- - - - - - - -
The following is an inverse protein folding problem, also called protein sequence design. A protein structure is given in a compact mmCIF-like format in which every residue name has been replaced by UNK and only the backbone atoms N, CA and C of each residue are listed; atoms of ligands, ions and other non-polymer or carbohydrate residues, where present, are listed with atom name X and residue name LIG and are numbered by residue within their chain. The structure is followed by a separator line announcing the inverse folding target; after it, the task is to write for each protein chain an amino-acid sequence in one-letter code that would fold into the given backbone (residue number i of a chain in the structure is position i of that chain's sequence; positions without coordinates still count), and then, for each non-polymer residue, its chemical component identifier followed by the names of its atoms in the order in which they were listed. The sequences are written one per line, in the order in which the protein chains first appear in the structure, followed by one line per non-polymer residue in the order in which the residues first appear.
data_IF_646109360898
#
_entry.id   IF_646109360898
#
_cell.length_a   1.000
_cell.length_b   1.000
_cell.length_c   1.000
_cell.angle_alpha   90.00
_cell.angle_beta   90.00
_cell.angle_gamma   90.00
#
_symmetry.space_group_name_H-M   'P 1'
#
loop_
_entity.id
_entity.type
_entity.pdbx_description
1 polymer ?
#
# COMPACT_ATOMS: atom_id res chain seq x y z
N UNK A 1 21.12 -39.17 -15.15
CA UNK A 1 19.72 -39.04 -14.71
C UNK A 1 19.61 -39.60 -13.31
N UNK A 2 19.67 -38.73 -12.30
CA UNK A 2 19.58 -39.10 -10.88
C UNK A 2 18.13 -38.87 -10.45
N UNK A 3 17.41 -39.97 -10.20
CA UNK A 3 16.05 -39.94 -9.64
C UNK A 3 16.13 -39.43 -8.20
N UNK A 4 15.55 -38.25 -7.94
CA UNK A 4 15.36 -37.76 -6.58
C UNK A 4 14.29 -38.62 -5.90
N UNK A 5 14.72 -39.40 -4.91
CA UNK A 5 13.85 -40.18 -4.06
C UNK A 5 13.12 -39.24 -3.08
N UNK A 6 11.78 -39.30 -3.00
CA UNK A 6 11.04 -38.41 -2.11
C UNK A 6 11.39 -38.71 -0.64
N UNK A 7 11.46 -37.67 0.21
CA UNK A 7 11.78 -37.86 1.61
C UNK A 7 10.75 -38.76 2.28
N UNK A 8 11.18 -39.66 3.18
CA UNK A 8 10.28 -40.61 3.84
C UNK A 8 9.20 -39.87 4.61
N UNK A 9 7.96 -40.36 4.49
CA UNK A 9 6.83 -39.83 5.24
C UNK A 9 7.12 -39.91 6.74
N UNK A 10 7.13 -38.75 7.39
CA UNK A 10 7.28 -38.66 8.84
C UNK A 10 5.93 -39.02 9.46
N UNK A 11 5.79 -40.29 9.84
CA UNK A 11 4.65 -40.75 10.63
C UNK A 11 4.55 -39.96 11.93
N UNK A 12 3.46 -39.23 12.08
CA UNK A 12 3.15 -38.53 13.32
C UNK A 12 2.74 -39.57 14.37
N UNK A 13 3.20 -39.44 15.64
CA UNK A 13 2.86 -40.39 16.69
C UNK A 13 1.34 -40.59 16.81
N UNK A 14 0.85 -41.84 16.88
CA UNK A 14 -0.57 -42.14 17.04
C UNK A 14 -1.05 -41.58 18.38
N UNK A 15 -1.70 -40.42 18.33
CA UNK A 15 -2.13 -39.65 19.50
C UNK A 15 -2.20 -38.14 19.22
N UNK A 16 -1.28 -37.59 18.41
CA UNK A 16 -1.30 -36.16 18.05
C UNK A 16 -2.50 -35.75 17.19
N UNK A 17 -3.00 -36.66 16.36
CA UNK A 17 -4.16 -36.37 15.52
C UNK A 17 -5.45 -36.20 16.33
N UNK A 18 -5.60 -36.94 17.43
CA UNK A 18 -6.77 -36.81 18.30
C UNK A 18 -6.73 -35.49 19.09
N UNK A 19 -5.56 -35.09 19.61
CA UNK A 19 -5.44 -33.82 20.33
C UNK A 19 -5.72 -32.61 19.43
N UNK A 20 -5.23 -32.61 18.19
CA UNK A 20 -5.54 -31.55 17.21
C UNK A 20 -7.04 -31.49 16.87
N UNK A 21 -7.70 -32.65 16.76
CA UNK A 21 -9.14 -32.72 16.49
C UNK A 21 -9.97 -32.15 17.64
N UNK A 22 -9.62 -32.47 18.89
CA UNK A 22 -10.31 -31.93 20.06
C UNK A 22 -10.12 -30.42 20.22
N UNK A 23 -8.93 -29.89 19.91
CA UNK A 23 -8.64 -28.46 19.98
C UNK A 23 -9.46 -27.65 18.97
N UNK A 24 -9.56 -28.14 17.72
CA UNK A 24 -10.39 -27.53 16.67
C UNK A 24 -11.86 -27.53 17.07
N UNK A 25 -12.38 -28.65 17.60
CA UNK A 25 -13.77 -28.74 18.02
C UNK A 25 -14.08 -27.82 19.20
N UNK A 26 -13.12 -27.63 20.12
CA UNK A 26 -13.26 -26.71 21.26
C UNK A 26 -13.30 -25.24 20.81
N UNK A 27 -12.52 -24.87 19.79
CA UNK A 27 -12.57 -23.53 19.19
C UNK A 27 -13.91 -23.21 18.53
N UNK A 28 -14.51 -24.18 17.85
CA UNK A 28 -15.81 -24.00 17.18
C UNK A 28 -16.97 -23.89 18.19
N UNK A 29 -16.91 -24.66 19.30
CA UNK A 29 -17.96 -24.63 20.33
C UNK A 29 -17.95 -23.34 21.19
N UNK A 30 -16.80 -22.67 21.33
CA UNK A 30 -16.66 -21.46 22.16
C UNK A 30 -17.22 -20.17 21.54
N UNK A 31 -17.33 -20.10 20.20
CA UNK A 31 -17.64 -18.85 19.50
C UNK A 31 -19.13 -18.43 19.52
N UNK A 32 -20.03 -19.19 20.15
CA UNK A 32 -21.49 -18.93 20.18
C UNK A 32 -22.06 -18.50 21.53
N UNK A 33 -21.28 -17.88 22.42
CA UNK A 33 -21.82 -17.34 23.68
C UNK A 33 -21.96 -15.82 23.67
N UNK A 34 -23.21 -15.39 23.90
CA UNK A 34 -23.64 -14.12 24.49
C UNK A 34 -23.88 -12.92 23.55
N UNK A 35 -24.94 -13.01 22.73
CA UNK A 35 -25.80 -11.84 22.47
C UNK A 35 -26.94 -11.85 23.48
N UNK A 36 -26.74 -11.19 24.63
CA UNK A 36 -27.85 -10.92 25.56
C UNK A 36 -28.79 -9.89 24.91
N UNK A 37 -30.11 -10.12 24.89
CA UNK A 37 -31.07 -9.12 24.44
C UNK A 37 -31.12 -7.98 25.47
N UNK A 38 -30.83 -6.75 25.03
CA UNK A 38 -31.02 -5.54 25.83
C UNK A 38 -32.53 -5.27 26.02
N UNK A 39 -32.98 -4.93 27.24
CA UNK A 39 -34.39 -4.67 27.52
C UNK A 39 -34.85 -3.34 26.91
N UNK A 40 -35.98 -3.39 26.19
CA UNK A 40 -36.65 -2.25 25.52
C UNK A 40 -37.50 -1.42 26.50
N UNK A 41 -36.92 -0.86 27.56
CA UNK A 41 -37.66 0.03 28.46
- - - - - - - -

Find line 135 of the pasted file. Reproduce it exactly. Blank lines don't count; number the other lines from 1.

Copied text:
C UNK A 38 -32.53 -5.27 26.02